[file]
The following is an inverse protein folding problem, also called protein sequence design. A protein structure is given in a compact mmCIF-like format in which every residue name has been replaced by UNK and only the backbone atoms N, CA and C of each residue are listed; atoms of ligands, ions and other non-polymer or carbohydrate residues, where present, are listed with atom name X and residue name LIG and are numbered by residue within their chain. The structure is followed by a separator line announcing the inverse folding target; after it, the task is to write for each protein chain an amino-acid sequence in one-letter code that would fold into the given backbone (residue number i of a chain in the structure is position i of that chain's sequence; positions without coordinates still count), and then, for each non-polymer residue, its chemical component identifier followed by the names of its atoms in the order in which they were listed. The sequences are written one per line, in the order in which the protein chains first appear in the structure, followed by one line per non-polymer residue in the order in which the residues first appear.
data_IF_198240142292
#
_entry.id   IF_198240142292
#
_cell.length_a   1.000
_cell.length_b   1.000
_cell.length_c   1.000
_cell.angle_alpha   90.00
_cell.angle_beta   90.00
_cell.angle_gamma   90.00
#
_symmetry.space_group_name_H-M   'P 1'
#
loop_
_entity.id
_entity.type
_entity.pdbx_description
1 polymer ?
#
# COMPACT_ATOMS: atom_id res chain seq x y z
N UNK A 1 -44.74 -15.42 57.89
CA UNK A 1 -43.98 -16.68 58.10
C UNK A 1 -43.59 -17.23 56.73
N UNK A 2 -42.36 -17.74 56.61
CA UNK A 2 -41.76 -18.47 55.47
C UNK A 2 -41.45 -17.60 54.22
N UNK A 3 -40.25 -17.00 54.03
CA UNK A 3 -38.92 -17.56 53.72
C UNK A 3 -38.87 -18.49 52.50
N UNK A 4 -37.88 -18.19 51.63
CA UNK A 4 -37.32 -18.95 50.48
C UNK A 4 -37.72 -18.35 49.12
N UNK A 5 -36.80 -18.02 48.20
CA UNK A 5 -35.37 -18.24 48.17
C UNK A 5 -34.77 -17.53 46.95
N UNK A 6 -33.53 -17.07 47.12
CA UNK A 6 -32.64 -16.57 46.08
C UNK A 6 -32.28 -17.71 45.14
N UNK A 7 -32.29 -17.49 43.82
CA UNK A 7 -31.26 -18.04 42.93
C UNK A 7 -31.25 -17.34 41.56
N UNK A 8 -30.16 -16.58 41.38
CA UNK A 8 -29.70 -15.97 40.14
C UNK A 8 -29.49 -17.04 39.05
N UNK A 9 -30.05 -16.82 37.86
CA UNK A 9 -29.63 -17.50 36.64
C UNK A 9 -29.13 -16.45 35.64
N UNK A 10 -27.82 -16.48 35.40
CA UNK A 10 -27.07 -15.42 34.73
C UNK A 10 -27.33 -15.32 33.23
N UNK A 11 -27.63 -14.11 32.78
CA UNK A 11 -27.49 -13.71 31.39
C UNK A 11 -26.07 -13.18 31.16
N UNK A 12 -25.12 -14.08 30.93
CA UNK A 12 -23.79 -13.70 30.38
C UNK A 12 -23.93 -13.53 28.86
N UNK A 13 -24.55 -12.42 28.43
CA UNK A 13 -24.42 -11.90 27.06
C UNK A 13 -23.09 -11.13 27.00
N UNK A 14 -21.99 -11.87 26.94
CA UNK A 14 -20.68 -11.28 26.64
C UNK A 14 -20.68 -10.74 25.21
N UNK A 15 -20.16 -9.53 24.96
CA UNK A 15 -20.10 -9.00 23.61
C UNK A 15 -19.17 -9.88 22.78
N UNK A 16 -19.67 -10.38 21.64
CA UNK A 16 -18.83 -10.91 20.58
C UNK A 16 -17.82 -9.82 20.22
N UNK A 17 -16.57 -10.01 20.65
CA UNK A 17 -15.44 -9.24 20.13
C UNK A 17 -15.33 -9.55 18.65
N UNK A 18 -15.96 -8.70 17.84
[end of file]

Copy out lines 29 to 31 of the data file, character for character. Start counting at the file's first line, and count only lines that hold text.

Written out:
CA UNK A 3 -38.92 -17.56 53.72
C UNK A 3 -38.87 -18.49 52.50
N UNK A 4 -37.88 -18.19 51.63